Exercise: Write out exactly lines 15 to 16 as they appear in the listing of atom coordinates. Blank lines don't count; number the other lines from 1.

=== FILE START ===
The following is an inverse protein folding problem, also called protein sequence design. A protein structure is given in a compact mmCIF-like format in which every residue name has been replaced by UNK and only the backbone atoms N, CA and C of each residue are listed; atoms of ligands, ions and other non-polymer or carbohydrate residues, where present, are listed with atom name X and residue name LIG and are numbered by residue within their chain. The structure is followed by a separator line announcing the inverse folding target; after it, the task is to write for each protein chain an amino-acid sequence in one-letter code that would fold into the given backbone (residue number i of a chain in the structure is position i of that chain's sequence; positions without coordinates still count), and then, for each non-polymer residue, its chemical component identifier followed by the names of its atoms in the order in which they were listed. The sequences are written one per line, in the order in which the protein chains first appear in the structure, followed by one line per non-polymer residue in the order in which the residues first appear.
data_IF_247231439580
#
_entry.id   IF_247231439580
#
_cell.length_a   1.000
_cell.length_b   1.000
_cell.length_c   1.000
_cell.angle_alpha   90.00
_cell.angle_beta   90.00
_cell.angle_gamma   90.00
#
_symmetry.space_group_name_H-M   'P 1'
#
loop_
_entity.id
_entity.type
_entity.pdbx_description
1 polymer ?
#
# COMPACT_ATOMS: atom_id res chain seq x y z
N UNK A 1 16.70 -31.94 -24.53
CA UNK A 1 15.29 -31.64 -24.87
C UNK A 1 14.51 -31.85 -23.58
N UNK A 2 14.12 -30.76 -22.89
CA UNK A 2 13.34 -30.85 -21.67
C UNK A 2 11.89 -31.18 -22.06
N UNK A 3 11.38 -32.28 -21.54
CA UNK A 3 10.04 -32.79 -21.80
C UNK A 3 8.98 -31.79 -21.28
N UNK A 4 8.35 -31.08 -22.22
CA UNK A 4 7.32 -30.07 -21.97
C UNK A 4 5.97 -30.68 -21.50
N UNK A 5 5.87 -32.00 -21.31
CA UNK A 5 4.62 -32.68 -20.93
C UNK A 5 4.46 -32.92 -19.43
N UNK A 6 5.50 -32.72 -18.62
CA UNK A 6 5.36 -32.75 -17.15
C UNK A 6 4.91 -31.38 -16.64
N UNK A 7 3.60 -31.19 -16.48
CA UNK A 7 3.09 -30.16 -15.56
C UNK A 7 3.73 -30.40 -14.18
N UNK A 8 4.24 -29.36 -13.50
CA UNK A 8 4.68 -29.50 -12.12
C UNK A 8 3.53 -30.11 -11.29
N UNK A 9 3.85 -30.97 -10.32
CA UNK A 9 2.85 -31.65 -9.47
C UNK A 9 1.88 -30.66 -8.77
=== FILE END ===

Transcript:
loop_
_entity.id